Rothstein: The Life, Times, and Murder of the Criminal Genius Who Fixed the 1919 World Series
Arnold Rothstein's life should have been fascinating. Maybe it was, but the book is mostly just a string of anecdotes about Rothstein and Broadway and other New York lowlifes in the first 28 years of the 20th Century. There are a lot of stories to wade through. And it's hard to keep track of who is who.
The part about the 1919 World...more
Known as the man who fixed the 1919 World Series (and got away with it). He also had a substantial hand in both the Bootlegging and later drug trade in New York City.There are a number of very interesting episodes which th...more
That being said there will be those who argue that Petrusza has essentially over played his hand here and magnified A.R.'s importance but I'd argue that the sources and extensive research give his point of view some merit. This is not a polem...more
Rothstein is one of the most fascinating characters of this period – he had his hands in every piece of the pie from gambling, to rum running, fixing sports...more
My main pr...more
The book is very well researched and dug deep into Rothstein's life, presenting all aspects of his life from birth to his death. It also discusses most of his 'businesses' and alliances in detail. It can certainly be the definitive bio of AR, but there are weaknesses.
The topics fly all over the place and often jumps from one topic to the other, which makes...more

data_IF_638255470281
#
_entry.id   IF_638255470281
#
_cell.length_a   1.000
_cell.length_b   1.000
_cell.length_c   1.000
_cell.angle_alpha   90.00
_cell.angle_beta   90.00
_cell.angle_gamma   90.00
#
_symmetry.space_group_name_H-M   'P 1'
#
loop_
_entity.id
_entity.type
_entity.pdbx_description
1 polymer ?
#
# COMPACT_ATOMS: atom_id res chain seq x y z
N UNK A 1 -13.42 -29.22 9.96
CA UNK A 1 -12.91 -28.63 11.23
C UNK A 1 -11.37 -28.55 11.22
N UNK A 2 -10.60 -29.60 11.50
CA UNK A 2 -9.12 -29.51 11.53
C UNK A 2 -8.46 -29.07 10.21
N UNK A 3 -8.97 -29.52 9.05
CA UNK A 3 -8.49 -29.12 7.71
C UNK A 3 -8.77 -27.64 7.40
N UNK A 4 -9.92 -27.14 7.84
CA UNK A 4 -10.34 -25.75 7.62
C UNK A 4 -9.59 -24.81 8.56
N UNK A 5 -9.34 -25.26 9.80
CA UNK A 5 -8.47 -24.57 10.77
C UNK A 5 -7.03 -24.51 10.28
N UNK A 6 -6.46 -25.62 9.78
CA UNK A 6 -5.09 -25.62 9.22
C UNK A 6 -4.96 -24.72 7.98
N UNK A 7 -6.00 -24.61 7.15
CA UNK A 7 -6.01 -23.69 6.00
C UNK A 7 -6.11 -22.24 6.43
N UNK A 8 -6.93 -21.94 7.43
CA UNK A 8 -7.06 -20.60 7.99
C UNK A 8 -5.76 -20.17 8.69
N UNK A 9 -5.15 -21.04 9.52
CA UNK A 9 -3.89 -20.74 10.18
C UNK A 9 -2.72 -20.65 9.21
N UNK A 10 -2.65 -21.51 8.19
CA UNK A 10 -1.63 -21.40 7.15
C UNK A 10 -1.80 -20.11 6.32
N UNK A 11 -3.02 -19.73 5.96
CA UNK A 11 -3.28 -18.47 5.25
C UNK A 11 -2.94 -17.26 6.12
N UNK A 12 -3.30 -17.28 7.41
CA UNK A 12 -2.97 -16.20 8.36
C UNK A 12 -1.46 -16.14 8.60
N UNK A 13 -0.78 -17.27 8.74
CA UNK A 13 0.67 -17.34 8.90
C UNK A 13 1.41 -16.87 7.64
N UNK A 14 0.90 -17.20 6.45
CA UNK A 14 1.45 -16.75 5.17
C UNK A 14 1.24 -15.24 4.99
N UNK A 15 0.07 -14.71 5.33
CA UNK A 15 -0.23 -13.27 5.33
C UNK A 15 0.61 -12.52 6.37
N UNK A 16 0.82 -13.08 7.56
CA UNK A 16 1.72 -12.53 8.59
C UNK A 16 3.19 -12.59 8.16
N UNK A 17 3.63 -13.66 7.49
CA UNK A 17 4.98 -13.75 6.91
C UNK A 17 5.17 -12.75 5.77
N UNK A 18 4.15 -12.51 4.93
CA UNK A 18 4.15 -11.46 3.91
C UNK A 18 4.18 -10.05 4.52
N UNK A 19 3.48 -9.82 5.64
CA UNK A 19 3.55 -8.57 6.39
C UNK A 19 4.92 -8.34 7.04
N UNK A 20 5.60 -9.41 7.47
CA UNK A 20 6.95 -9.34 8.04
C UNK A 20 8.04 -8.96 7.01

Here's a slightly different take: Is it just -possible- that maybe Rothstein wasn't a major player, just a gambler and hanger-on who happened to know a bunch of people who were or became notorious?
It's at least as likely as the viewpoint pushed in this book, but I guess that second hypothesis wouldn't...more
However, in the middle that started to taper off and by the last hundred or so pages, there were simply too many superfluous facts and dates and names, that getting to the end became a chore.
There was a little too much devotion to specific (often not pertinent) details and not enough to the story.
His book "1960: LBJ vs JFK vs Nixon: The Epic Campaign that Forged Three Presidencies" was named by ForeWord Magazine as among the best political biographies.
Pietrusza's "1920: The Year of the Six Presidents" received a Kirkus starred review, was honored as a Kirkus "Best Books of 2007" tit...more